Specs on the new iMacs include, as previously mentioned, Intel’s new “Penryn” Core 2 Duo processors with 45-nanometer technology (which means it’ll be far more energy efficient than previous 65nm based iMacs and run significantly cooler at comparable clock rates), 6MB on-chip Level 2 cache, 1066MHz Frontside Bus (FSB), and speeds of 2.4, 2.66, 2.8 or 3.06GHz are available.
Providing two display options and four different clock speeds will give Apple’s flagship Mac a huge range of price points and customization possibilities.
Along with a bump in preinstalled memory — 1GB for the entry-level 20in model and 2GB for all others — the type of RAM used has been bumped up to 800MHz DDR2 from 667MHz.
There are still only two RAM slots, however; so one will have to remove the existing paired RAM and install it in matched pairs (supporting up to 4GB with 2GB DDR2-800 SO-DIMMs) to upgrade the iMacs’s memory.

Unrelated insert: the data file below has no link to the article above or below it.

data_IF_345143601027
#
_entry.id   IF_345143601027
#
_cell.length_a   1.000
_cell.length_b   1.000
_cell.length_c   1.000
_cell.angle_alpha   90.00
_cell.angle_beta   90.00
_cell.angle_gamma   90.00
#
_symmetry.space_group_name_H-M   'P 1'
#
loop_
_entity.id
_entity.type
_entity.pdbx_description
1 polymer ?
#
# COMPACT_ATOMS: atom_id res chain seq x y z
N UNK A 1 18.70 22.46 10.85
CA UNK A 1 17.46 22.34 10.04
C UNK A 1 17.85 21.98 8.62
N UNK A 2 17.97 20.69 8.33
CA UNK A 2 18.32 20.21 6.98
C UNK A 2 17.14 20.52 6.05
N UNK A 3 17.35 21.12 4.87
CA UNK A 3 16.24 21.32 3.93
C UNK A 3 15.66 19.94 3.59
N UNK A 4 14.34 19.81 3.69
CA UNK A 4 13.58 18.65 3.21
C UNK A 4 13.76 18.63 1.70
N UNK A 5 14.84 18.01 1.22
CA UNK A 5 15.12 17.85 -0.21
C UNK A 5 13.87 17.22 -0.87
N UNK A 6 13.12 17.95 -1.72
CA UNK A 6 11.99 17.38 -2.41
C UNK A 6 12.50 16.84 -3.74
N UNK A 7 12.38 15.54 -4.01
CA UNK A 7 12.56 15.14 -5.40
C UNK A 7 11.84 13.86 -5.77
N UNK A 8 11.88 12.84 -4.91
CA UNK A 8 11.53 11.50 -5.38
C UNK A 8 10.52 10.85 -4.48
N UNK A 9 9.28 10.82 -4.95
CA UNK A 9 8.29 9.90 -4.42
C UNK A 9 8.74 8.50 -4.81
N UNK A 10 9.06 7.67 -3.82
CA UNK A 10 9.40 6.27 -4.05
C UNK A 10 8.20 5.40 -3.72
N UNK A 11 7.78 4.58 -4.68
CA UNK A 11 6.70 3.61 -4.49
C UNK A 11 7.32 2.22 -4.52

Despite that limitation, the upgrade process is quite easy — particularly compared to virtually any other computer that can remotely compare with the iMac’s compact and powerful design.
As for graphics acceleration, the new iMacs are bumped up considerably — most notably at the high end, but pretty much across the board except for the entry-level which retains a Radeon HD 2400XT GPU with 128MB of GDDR3 VRAM.
More details follow on the next page….